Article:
Today’s post comes from Maria Ogneva, Head of Community at Yammer, Inc. As one of our Advisory Board members for this year’s State of Community Management report, Maria is very interested in gathering data to help Yammer with their community efforts but also to help every organization who seeks answers to common community and social business challenges.
I am a community strategist and practitioner. Like many of you, I’ve encountered challenges along the way, ranging from lack of executive support, to lack of funding and organizational respect, to managing fears and resetting expectation that passionate and open discourse is actually good for us as a business.
I must admit, I have a very cool “meta” view into community management — not only am I a practicing community manager, but I also get the benefit of learning from the Yammer community, which is a community of community managers. While some companies go into enterprise social initiatives with their eyes open and invest in community management upfront, many still hold the view that “if you build it, they will come.” We used to see many internal (employee) communities get treated as IT installations, where you spend a lot of time, money and effort on the launch, and then “set it and forget it.” As we all know, this doesn’t work with social — what happens on a social channel after launch is usually much more important than the launch itself. We are seeing this less and less, which is encouraging.
On the external community side of things (example: customers, partners, etc), companies also tend to underestimate the strategic importance of community to their organization and the effort required to make it work. Staffing a customer community with tactical moderators (in-house or agency) doesn’t get at the full value of community, which is to become a more adaptable, learning organization. Oftentimes, community engagement is just a bolt-on, without executive support or backing, and thus does not relate to business’s objectives. And therefore is set up to fail, which is not only a huge missed opportunity, but also a brand risk.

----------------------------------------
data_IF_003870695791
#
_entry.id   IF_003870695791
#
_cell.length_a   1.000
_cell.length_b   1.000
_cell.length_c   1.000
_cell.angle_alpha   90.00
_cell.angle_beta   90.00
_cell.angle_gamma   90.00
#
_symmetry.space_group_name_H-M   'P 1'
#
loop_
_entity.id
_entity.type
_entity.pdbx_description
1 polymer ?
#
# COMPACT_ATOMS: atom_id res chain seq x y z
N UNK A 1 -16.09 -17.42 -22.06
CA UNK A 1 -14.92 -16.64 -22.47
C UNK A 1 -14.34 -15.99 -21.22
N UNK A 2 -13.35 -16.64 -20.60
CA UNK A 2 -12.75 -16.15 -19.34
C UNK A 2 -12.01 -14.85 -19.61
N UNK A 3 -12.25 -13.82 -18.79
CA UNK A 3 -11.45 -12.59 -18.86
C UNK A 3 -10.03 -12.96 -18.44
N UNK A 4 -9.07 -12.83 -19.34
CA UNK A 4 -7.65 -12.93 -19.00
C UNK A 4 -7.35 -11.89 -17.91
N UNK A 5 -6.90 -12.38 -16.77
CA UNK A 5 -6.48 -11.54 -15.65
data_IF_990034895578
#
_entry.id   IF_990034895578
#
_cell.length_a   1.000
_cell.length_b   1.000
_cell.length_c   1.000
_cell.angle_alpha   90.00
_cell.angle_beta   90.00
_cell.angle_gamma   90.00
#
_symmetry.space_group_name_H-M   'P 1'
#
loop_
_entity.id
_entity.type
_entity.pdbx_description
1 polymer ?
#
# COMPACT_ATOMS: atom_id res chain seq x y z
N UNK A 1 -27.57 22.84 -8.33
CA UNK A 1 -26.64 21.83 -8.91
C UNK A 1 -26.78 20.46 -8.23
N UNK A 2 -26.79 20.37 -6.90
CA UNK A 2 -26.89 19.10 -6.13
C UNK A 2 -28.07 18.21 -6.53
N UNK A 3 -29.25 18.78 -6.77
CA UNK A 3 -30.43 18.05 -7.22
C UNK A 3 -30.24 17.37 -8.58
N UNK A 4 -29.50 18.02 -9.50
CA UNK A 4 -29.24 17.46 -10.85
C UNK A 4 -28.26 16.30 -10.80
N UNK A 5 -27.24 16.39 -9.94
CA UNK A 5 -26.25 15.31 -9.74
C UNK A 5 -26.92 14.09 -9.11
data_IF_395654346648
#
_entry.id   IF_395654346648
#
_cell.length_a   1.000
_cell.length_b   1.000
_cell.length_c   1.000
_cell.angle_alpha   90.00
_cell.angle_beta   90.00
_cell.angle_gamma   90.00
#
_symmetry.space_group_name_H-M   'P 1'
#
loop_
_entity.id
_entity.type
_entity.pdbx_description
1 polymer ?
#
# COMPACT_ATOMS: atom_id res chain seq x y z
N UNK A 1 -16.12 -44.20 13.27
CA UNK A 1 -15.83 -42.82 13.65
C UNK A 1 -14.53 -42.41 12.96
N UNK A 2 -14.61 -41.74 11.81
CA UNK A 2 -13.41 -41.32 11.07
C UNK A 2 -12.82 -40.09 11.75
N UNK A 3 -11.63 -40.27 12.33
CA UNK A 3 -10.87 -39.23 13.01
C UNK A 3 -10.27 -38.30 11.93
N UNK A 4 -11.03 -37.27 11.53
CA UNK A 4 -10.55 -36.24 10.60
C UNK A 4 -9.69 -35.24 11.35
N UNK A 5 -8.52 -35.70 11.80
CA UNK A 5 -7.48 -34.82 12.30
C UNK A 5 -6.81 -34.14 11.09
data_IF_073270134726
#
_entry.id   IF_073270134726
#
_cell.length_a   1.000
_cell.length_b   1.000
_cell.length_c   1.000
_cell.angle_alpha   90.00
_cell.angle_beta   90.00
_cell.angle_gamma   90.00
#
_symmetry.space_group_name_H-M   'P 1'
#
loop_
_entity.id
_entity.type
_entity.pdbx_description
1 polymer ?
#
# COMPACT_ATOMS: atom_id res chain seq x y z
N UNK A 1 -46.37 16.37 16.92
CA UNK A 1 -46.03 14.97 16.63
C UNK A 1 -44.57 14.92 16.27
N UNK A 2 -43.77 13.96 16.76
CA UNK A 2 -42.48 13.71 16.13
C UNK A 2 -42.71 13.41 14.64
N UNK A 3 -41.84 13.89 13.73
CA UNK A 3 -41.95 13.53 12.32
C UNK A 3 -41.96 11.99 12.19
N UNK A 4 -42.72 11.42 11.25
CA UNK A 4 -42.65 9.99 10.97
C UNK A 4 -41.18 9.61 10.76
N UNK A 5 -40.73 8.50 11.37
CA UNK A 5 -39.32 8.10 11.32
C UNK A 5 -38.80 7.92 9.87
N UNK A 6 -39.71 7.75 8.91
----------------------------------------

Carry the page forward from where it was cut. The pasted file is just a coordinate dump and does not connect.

With internal and external communities alike, there seems to be an assumption that the community will just run itself. This couldn’t be further from the truth. Community managers are the gardeners who make sure that the garden flourishes and returns a harvest. They are there as educators, shepherds, supporters, historians and enablers; they are there to make sure that the community pays off and returns on the investment. As community managers, we are on average poorly resourced and largely haven’t yet broken through to having a seat at the executive table. While on one side there’s massive interest in using social to provide better experiences for the ecosystem, on the other side there’s still a broad lack of understanding of what that actually takes. Community managers often get lumped into the same category as social media marketing managers as “those people who tweet.” Umm… no. To do my part in helping drive the conversation forward, I led the development of a comprehensive Community Playbook, which launched this year on CMAD.
But I’m not here to complain. I’m here to challenge all of us to take a stand and educate the market about what we do and why it’s important. It’s a big task, but if we all take the time to educate our businesses and management teams, together we can do a lot. If we as community managers don’t take the time to educate and dispel myths, we’ll never break through the roadblocks — and we’ll have no one to blame but ourselves. I’d like to also challenge businesses we work for to listen to their community managers and try to understand how community can bring business value to your organization.
For all of this to happen, we need data. The Community Roundtable has done an incredible job furthering the business of community management, and educating the market. Their marquee yearly report on the State of Community Management is here to fill this educational gap. I believe in this cause so much that I’ve taken an active role in this year’s research. If you are a community manager who wants his or her voice heard, this is your opportunity to do so — take a few minutes to fill out the research survey today. It’s like voting — if you don’t vote, you can’t complain 🙂
We need to come together and commit to raising our own excellence as a meta community of community managers, and to working together to raise overall literacy levels around community management. Please fill out the survey today, and pass it on!